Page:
Conserving the Nature of America
Press Release
President Biden’s Fiscal Year 2022 Budget Makes Significant Investments in Conservation and Addressing Climate Change

May 28, 2021


WASHINGTON – The Biden-Harris administration today submitted to Congress the President’s budget for fiscal year 2022, including a proposed budget of $1.9 billion to fund the U.S. Fish and Wildlife Service’s principal resource management and conservation programs.

The budget proposal provides an increase of $331.3 million over the 2021 enacted level to support local conservation partnership programs, improve targeted conservation efforts, restore damaged lands, and promote locally led efforts of all kinds wherever communities wish to safeguard the lands and waters they know and love.

“The Interior Department plays an important role in the President’s plan to reinvest in the American people. From bolstering climate resiliency and increasing renewable energy, to supporting Tribal Nations and advancing environmental justice, President Biden’s budget will make much-needed investments in communities and projects that will advance our vision for a robust and equitable clean energy future,” said Secretary Deb Haaland.

“The Biden-Harris administration’s FY 2022 budget promotes bold initiatives that would transform our Nation and benefit citizens, wildlife and natural resources for generations to come,” said Service Principal Deputy Director Martha Williams. “The Service’s foundational priorities are solidly supported in this budget, which amplifies our work across landscapes and communities to protect and enhance America’s wild legacy.”

The proposed budget includes funding for Service initiatives including:

  • Conservation Efforts, such as the America the Beautiful Initiative. The budget proposal for the Service is a total of $1.2 billion in funding to support President Biden’s efforts to increase conservation efforts to help address the climate crisis. The budget includes an increase of $240 million above the 2021 enacted level for programs and projects that will contribute to minimizing the negative effects of climate change, bolster community resilience, and increase carbon sequestration. The budget also accelerates conservation efforts by supporting the America the Beautiful initiative, which aims to conserve 30 percent of U.S. land and water by 2030 through investments in partner programs, climate science and habitat adaptation and resilience. Additional funding will be used to support land management and restoration while creating job opportunities for Americans in the outdoors, including $584.4 million in funding for the operations and maintenance needs across 568 National Wildlife Refuges, an increase of $80.5 million above the 2021 level.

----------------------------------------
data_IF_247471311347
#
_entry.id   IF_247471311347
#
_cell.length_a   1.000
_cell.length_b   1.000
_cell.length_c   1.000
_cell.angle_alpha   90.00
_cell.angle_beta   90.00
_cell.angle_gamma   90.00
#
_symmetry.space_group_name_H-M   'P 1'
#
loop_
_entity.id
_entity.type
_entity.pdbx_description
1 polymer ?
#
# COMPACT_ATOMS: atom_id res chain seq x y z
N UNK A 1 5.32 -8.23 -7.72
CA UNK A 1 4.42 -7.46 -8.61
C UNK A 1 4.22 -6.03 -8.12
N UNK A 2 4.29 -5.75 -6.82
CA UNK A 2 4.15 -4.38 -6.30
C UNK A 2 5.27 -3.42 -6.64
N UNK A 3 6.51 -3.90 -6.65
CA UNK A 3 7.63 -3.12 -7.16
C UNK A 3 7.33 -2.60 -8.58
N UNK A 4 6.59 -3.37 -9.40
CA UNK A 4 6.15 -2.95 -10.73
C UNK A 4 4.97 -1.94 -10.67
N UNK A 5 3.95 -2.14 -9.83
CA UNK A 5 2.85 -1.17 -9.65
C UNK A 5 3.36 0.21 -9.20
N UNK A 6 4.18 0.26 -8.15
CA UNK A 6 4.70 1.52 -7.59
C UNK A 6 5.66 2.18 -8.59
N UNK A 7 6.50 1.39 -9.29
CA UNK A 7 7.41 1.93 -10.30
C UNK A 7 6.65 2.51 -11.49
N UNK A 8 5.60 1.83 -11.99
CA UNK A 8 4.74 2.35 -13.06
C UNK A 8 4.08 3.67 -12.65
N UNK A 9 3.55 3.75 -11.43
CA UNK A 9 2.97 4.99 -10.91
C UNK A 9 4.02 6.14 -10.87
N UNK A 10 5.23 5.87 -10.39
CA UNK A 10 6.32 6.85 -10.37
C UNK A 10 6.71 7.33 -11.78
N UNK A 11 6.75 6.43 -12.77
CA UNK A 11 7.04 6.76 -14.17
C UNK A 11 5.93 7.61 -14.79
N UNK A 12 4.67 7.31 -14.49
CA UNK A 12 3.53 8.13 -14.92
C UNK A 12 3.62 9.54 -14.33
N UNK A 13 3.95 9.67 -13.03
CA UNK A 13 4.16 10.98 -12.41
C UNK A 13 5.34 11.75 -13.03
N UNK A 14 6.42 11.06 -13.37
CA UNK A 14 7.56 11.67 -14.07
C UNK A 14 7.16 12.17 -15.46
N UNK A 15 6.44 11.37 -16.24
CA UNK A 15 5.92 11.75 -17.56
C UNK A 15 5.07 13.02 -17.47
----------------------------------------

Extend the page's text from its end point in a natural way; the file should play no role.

• Advancing Science to Pursue Clean Energy and Climate Resiliency. The budget request includes $35.5 million, an increase of $15 million above 2021, for climate science that is necessary to guide expanded use of clean energy sources and improve resiliency to changing temperatures, water levels and weather patterns. Fish, wildlife and plant resources are integral to the nation’s natural landscapes and have played a major role in shaping America’s history, identity and character, but global and national conservation challenges such as wildfire, drought, invasive species, changing ocean conditions, and other impacts to the land, water and wildlife are magnified by a rapidly changing climate. The budget will expand the application of scientific research into the assessment and understanding of habitat requirements to enable economic development and inform conservation decisions in cooperation with the U.S. Geological Survey and other federal agencies, state, Tribal and local government partners and non-government organizations. 
  • Deploying Clean Energy. The budget proposes $27.6 million for the Service, an increase of $13 million, for activities associated with clean energy development, including a program increase of $8 million for the Ecological Services Planning and Consultation program to support reviews and permitting of clean energy projects. Within the Migratory Bird Management Program, the budget includes a program increase of $5.1 million for clean energy project permitting to enable renewable resource development while protecting migratory birds, notably iconic bald and golden eagles. The Service supports the responsible development of clean energy sources to create new industries to support American workers while reducing emissions that contribute to climate change.
  • Promoting Equity and Diversity. The budget request for the Service includes $1.4 million as part of a Department of the Interior-wide Diversity, Equity, Inclusion and Accessibility budget initiative to address high-priority needs in support of Executive Order 13985, Advancing Racial Equity and Support for Underserved Communities Through the Federal Government, and Executive Order 13988, Preventing and Combating Discrimination on the Basis of Gender Identity and Sexual Orientation. 

For more information on the President’s FY 2022 Budget, please visit:

The mission of the U.S. Fish and Wildlife Service is working with others to conserve, protect, and enhance fish, wildlife, plants, and their habitats for the continuing benefit of the American people. We are both a leader and trusted partner in fish and wildlife conservation, known for our scientific excellence, stewardship of lands and natural resources, dedicated professionals, and commitment to public service. For more information on our work and the people who make it happen, visit

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